The goon accompanies me and fixes the door so it can be closed but not locked. I quickly use the facilities and then make bathroom sounds with my mouth while emptying the lipstick into the trash receptacle, drying the holder with toilet tissue and then crushing all of my ibuprofen and allergy pills with the spoons. I get the powdered pills into the lipstick holder put it in my front pocket for easy access. I am washing my hands when the goon opens the door and squeezes in with me for his turn to pee. He doesn’t wash his hands and we squeeze out together to the amusement of the next person in line. I guess they think we’re part of the mile high club, the very thought of that with him makes me queasy.
As soon as we are seated the goon waves the stewardess over for yet another cup of coffee. If I had drunk so much coffee I’d be shaking uncontrollably but he shows no effect at all. I hope twenty-six allergy pills are enough. As she pours the coffee I point to the window and say quietly, intensely, “Oh my God look!”
As the stewardess and the goon bend over to look, I dump the powdered pills into his coffee.
As they straighten I say excitedly “Did you see that bird sitting on the wing. I think it fell off. Do you think it’s okay? Does that sort of thing happen often?”
The stewardess was rude enough to look at the goon and make the crazy sign before saying, “You must have been mistaken, ma’am. We’re up too high and going too fast for a bird to be sitting on the wing.”
“Poor bird,” I muttered. I hoped I hadn’t overplayed it. The goon squeezed my arm so hard my eyes crossed from the effort of not screaming so I stopped talking and watched as he poured four creamers and five sugars into his coffee and drank it without stopping.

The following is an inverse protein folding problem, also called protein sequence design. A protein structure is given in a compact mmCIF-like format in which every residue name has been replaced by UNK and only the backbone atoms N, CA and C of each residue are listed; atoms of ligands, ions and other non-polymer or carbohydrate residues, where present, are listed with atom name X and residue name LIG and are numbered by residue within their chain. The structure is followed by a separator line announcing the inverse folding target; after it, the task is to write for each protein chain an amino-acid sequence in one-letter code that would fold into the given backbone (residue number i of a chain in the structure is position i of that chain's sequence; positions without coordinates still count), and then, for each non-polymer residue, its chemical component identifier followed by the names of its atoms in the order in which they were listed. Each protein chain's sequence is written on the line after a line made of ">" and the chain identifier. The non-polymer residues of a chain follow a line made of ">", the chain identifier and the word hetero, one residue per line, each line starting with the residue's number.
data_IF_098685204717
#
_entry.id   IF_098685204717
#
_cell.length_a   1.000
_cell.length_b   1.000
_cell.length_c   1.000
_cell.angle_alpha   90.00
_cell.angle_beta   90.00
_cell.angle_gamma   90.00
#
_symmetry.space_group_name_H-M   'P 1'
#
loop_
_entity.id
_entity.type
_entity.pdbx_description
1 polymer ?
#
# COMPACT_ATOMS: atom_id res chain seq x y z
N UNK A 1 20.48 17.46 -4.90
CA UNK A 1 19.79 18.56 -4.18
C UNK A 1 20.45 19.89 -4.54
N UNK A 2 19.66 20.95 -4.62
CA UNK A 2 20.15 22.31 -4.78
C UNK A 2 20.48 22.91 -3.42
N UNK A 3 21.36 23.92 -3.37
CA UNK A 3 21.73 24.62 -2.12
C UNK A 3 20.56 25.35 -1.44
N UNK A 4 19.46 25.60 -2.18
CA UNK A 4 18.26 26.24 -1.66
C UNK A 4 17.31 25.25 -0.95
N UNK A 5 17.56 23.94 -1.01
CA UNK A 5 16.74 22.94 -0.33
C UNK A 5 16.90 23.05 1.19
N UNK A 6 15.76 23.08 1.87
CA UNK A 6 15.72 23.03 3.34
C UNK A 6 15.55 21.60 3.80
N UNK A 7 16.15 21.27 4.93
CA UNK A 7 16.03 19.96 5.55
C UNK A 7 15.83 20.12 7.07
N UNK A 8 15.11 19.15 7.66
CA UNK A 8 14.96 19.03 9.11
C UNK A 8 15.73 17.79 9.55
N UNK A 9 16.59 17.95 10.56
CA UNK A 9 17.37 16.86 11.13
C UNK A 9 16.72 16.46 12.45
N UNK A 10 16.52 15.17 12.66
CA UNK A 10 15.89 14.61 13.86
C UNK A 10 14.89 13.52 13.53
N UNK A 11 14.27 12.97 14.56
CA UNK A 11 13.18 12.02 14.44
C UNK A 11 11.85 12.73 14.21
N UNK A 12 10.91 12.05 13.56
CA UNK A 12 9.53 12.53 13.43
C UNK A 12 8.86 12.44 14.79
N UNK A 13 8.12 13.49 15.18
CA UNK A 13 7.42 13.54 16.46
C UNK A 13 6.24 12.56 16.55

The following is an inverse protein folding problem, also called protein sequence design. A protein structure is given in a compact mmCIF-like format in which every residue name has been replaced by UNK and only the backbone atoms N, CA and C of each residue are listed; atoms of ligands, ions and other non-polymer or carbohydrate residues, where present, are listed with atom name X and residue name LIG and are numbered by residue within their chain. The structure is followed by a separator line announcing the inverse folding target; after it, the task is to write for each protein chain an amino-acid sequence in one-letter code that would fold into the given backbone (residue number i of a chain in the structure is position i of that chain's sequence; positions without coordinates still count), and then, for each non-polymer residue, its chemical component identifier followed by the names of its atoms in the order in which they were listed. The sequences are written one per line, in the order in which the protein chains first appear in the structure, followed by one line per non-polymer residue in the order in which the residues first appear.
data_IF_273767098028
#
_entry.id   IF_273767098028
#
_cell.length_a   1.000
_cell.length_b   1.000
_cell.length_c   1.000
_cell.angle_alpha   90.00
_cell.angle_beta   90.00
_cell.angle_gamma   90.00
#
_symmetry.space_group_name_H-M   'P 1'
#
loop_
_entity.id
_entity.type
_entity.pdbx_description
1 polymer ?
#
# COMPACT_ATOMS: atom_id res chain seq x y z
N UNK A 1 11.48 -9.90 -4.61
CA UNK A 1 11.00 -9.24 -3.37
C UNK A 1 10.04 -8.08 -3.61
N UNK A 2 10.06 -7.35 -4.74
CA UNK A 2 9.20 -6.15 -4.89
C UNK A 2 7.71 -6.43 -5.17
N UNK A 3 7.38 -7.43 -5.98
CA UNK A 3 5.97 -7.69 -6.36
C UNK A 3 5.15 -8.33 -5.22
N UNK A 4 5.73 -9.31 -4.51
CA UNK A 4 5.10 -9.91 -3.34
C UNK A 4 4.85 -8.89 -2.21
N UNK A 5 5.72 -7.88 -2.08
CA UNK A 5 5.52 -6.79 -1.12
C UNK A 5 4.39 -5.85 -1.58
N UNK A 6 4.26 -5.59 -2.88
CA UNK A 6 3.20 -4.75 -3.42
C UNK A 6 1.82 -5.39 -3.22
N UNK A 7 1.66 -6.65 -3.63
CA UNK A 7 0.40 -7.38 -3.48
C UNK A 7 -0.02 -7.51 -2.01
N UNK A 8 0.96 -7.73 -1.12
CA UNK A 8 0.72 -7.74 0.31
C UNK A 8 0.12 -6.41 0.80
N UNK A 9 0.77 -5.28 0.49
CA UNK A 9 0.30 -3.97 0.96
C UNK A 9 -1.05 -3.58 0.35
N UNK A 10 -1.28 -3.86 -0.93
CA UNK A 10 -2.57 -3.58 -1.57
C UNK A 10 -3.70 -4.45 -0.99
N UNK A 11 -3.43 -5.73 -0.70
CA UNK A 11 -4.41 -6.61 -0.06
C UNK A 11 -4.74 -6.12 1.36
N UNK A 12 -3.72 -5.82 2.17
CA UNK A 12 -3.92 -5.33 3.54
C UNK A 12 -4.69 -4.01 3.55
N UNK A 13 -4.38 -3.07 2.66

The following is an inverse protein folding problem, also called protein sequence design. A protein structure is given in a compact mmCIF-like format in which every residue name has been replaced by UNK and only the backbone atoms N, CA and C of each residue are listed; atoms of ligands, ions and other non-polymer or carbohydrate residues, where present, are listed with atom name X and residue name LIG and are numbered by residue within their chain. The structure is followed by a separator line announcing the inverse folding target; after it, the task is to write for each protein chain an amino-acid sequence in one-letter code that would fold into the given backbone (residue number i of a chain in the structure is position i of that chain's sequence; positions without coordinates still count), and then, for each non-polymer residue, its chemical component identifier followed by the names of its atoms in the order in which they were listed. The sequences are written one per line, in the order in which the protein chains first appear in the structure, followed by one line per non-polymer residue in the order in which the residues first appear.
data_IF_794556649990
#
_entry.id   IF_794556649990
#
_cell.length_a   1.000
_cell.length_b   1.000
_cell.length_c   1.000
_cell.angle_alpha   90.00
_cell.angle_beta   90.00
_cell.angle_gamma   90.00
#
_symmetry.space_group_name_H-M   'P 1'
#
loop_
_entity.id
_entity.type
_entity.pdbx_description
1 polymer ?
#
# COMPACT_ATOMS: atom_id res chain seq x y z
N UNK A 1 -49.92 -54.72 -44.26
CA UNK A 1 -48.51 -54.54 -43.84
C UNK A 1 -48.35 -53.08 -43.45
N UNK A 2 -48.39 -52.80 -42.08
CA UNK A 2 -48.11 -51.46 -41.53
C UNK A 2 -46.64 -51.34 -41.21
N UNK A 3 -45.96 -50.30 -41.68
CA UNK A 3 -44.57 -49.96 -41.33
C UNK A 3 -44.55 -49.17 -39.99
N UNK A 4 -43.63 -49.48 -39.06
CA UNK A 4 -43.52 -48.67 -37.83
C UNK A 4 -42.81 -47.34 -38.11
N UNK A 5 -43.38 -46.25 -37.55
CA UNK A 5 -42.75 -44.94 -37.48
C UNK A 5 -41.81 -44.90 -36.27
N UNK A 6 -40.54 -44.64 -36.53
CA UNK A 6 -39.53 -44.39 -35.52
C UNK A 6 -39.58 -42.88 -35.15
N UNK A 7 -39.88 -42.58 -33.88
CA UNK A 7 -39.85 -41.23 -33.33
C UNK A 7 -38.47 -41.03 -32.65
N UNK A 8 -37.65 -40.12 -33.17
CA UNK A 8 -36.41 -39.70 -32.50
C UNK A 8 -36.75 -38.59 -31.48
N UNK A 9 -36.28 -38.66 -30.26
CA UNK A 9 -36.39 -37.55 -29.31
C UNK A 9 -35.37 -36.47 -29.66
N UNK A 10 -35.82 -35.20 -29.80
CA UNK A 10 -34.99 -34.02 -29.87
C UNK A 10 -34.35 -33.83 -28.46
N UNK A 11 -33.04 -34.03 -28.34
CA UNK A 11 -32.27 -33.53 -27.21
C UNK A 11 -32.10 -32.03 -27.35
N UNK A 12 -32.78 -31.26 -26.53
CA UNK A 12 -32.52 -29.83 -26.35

Nothing happened. Forty minutes later when the plane began its descent and we were welcomed to Texas the goon didn’t look shaky or spaced out the way I feel when I take a single over-the-counter antihistamine. The goon waited until we were the last ones seated and then pushed me ahead of him off the plane into the deserted waiting area. When he started falling, I managed to steer him into a chair and stealthily relieved him of his wallet and a fat envelope I found in his jacket. In the ladies’ room I transferred the thirty-eight hundred dollar bills and change to my purse. The goons’ name was Jim Collins. In the envelope, there was a passport, driver’s license, and credit card for a Shirley Jones and another set for Tonette Smith. I didn’t know if they were safe to use but I kept them both just in case and flushed everything else down the toilet. In an airport shop I bought the brightest, tightest, sexiest dress I could find, added red sandals, a large red purse and a hat and headed back to the bathroom to change clothes. I took a taxi to a branch of my bank here in Dallas and closed my account, all sixty-eight thousand dollars worth of it. It didn’t seem healthy to go home and really I had nothing to go home to except a shabby apartment, a boring job and a family I grew apart from long ago. Maybe I’d had enough of boring.
I flagged down another taxi headed for the train station and Mexico.